In making my determinations, I have also considered the claimant's subjective complaints. However, I do not find the claimant's statements sufficiently credible to justify any further limitations than those established by the objective medical record. I find that the claimant's allegations of total disability are inconsistent with her activities. The claimant states that she is extremely limited in her ability to perform basic activities like light housekeeping and grocery shopping. Yet, examination shows normal gait, full ranges of motion, and no objective sign of impairment. Surely if the claimant were as limited in activities of daily living as she claims to be, there would be some outward sign of impairment.
Furthermore, the claimant's subjective complaints are not consistent with the treatment she receives. She alleged that she is in constant pain, but treats her pain with only nonsteroid anti-inflammatory medications and biologics, and has no history of use of narcotic pain relievers. It is reasonable to assume that if the claimant were as disabled as she claimed, she would have told her doctor, and the doctor would have ordered more aggressive treatment.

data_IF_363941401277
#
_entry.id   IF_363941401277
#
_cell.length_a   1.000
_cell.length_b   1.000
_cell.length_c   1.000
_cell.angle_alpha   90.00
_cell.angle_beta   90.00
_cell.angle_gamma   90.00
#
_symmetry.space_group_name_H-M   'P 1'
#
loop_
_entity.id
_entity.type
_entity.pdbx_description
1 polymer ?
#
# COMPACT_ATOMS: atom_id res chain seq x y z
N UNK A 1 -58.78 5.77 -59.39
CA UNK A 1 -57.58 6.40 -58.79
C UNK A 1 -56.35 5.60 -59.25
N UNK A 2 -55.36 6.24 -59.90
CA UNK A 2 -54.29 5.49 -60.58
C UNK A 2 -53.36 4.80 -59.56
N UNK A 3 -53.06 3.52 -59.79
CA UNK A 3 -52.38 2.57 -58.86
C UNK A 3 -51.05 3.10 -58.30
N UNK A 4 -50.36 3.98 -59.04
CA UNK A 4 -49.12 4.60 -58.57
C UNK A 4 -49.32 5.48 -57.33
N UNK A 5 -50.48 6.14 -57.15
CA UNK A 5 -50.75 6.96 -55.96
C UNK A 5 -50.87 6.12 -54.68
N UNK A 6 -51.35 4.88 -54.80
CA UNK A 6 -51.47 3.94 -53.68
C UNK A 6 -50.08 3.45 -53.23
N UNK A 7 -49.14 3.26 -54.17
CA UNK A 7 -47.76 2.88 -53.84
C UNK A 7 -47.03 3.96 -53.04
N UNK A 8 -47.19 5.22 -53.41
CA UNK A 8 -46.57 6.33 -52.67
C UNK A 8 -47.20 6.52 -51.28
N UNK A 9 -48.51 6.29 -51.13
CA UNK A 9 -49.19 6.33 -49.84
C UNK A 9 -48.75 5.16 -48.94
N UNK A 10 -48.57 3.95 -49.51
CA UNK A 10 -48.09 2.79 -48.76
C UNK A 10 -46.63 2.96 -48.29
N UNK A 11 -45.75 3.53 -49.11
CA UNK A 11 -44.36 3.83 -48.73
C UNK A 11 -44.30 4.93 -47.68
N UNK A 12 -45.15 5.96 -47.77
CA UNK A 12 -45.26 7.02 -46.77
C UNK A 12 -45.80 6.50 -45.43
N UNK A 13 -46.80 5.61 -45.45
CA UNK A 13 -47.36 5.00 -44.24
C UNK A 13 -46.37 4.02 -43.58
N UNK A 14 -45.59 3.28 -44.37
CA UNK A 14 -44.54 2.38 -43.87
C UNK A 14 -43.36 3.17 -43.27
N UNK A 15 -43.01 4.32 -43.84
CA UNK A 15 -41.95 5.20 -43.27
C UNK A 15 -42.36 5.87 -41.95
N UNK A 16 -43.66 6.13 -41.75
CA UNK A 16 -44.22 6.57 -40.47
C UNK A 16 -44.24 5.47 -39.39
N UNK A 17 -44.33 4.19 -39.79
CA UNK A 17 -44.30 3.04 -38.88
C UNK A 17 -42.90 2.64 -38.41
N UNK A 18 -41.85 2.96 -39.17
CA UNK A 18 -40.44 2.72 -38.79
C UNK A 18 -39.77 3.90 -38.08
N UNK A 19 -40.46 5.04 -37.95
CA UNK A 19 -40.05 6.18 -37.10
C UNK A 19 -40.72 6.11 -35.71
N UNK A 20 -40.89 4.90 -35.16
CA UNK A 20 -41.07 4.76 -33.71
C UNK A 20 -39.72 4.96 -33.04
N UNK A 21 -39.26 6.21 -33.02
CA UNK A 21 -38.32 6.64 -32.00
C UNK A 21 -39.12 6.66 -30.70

Finally, she states that her medications cause dizziness, nausea, diarrhea, drowsiness, headaches, and blurry vision, but failed to mention these side effects to her doctor, which suggests that she was not very troubled by them. (Id. at 18 (internal citations omitted).)
An ALJ's assessment of pain severity and claimant credibility is entitled to "great weight." Weetman v. Sullivan, 877 F.2d 20, 22 (9th Cir. 1989); Nyman v. Heckler, 779 F.2d 528, 531 (9th Cir. 1986). When, as here, an ALJ's disbelief of a claimant's testimony is a critical factor in a decision to deny benefits, the ALJ must make explicit credibility findings. Rashad v. Sullivan, 903 F.2d 1229, 1231 (9th Cir. 1990); Lewin v. Schweiker, 654 F.2d 631, 635 (9th Cir. 1981); see also Albalos v. Sullivan, 907 F.2d 871, 874 (9th Cir. 1990) (an implicit finding that claimant was not credible is insufficient).
Under the "Cotton test," where the claimant has produced objective medical evidence of an impairment which could reasonably be expected to produce some degree of pain and/or other symptoms, and the record is devoid of any affirmative evidence of malingering, the ALJ may reject the claimant's testimony regarding the severity of the claimant's pain and/or other symptoms only if the ALJ makes specific findings stating clear and convincing reasons for doing so. See Cotton v. Bowen, 799 F.2d 1403, 1407 (9th Cir. 1986); see also Smolen v. Chater, 80 F.3d 1273, 1281 (9th Cir. 1996); Dodrill v. Shalala, 12 F.3d 915, 918 (9th Cir. 1993); Bunnell, 947 F.2d at 343.